NOAA’s National Marine Fisheries Service has formally given the Navy its seal of approval for the third of the Navy’s “Big 3” sonar training EISs, just in the nick of time as the Navy’s 2-year national security exemption expires. The Atlantic Fleet Active Sonar Training (AFAST) EIS, along with the recently approved EISs covering Hawaii and Southern California (SOCAL) training ranges, all contain virtually identical analyses of impacts and proposed safety measures, which mirror the “29 Safety Measures” the Navy formally adopted in January 2007 when it received an exemption to the MMPA in order to complete the then-newly-initiated EISs with fewer legal impediments. The Navy’s sonar nemesis, the Natural Resources Defense Council (NRDC) immediately issued a press release that stressed the millions of marine mammals that the EISs predict will hear sonar signals and respond by some behavioral changes (2 million per year, for five years). NRDC characterizes the 10 million “takes” as “harm caused by high intensity sonar that can range from disorientation, to hearing loss, stranding and death.” While all these things are indeed possible in the wake of sonar exposure, the Level B Harassments being counted by the Navy include any behavioral response at all; indeed, the vast majority are likely to be minor and fleeting re-orientation or pauses in feeding or vocalizing, at the far reaches of sonar audibility. Nonetheless, the Navy and NMFS’s permits do not make any attempt to set aside some areas as sonic refuges for marine life, and this insistence on having unfettered freedom to train anywhere, anytime, is likely to be the central bone of contention as the sonar debate continues from here. The AFAST permit made a tiny nod to concerns about sonar training near the birthing grounds of the critically endangered Northern right whale, but sets no real limits on sonar activity, merely nudging the Navy to “minimize” the use of dipping sonar and “reduce the time spent” doing active sonar training during the key months when right whales are present. For good measure, NRDC termed the issuance of these rulings in late January as “midnight rules” meant to skirt oversight by the incoming Obama administration; in so doing, NRDC was discounting the long-established Navy timelines that have targeted EIS completion to meet the 2-year deadline imposed in early 2007. Several training range EISs are still in process, and while these do not host sonar exercises as regularly as in the big three, it remains to be seen how the Navy will proceed in those ranges, now that its national security exemption has expired.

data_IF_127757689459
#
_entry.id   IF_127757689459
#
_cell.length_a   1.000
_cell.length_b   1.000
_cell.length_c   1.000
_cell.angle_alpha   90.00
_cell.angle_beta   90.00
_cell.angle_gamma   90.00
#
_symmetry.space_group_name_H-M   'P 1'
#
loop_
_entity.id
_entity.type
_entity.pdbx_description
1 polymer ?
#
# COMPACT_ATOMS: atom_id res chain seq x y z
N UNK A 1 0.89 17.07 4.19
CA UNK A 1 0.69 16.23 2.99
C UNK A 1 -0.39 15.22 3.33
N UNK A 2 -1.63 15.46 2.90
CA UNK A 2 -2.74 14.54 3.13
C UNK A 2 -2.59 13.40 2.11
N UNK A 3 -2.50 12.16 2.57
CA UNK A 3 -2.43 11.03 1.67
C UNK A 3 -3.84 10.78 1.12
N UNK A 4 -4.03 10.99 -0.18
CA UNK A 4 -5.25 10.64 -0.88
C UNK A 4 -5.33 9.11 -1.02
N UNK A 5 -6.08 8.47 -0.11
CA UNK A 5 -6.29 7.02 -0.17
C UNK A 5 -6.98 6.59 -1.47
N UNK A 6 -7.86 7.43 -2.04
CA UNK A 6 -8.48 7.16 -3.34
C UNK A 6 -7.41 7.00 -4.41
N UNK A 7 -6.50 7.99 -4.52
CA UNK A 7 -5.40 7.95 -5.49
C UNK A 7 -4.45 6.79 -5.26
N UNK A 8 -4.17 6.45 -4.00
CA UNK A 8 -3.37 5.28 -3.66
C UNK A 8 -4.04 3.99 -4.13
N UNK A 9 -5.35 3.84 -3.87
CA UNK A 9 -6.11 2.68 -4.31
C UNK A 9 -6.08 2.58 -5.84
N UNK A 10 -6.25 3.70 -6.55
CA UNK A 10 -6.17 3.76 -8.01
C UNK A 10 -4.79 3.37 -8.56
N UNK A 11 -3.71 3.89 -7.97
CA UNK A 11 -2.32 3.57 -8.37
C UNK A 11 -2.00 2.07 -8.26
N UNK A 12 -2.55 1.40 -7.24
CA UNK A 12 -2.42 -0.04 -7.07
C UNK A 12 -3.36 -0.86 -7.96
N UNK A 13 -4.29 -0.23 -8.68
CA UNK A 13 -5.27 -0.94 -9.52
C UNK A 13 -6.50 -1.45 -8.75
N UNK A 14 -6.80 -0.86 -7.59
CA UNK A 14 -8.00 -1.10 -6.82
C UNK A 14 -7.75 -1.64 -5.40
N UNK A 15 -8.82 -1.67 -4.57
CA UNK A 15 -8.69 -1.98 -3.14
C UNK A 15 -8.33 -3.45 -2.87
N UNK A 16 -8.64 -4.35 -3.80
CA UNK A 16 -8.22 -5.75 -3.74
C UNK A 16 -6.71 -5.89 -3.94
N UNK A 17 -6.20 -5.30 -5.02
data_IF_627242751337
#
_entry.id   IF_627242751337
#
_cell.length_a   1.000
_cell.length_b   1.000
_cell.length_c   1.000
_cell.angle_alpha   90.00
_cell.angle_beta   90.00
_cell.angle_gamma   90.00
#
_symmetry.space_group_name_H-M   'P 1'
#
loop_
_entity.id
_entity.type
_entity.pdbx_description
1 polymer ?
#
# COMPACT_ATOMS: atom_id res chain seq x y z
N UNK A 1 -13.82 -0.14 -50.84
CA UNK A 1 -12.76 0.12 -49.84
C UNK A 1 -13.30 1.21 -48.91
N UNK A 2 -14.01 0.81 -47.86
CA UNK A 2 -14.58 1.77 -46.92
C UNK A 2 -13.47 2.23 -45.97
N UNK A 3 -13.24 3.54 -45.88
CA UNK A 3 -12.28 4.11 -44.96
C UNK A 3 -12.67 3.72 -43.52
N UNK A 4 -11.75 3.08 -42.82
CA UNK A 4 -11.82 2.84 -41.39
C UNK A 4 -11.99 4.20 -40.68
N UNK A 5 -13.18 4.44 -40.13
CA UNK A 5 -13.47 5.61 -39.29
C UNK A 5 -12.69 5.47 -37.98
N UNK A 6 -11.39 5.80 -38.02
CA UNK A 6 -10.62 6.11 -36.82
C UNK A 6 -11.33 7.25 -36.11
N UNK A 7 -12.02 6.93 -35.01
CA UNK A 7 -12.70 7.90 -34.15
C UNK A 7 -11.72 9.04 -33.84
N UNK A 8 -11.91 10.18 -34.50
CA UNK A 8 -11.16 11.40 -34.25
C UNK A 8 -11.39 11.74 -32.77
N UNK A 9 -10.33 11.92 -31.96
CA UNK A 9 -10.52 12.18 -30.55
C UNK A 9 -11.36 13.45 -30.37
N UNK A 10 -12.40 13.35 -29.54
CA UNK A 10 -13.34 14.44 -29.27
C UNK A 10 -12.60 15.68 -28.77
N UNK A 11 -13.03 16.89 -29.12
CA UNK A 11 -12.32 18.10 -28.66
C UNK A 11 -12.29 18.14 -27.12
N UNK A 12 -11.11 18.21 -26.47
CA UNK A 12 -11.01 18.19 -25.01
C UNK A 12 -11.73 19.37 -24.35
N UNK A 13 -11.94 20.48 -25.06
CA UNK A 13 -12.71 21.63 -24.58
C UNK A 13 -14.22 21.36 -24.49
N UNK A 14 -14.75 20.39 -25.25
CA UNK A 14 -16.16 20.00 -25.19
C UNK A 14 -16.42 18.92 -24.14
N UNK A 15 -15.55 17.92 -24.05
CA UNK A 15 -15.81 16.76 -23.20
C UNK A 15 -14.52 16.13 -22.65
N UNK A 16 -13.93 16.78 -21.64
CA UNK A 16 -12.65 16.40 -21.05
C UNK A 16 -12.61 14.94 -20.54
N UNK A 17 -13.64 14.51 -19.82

Following is the AEI News Digest summary of this story, with links to sources, including the final NMFS rule.
NMFS OK’s Navy Sonar Plans off Atlantic Coast – In the latest of a recent flurry of completion of long-needed Environmental Impact Statements governing Navy sonar training in US coastal training ranges, the NMFS gave it’s official seal of approval to the Navy’s Atlantic Fleet Active Sonar Training EIS. The AFAST ranges (covering nearly the entire eastern seaboard and into the Gulf of Mexico), along with very similar EISs recently approved for Southern California and Hawaii, account for the vast majority of current US sonar training activities. The rules will be in effect for five years, but the Navy will have to provide annual reports and seek a new letter of authorization for its training each year. While the Navy’s EIS stated that it needed full rein to train anywhere, anytime in the AFAST ranges, and that any restrictions would not have a significant impact on the numbers of whales affected, NMFS chose to impose some modest restrictions on sonar activity in parts of the southeast Atlantic between November and April, when endangered right whales give birth (these clauses simply call for the Navy to”minimize” the use of dipping sonar and “reduce the time spent” doing active sonar training). “These new sonar rules were completed in the waning weeks of the Bush administration to prevent review by the Obama administration,” said Joel Reynolds, director of the NRDC’s marine mammal program. “The rules will illegally harm entire populations of whales and dolphins over millions of square miles of ocean and rich marine habitat, and they will do so for years to come.” NRDC notes that the EIS predicts that, between the three sonar training areas noted above, 2 million marine mammals per year will hear sonar transmissions, causing widespread behavioral impacts. In the same week, the Navy released its Record of Decision (the formal adoption of the EIS Preferred Alternative) for both the AFAST and Southern California ranges. Sources: Virginian-Pilot, 1/24/09[READ ARTICLE] Virginian-Pilot, 1/24/09 [READ ARTICLE] Jacksonville News, 1/24/09[READ ARTICLE] AP, 1/23/09 [READ ARTICLE] NRDC Press Release, 1/23/09 [READ PRESS RELEASE] Navy News, 1/23/09 [READ ARTICLE] AFAST Federal Register Notice, 1/27/09[READ ARTICLE] Navy News, 1/21/09 (SOCAL decision) [READ ARTICLE]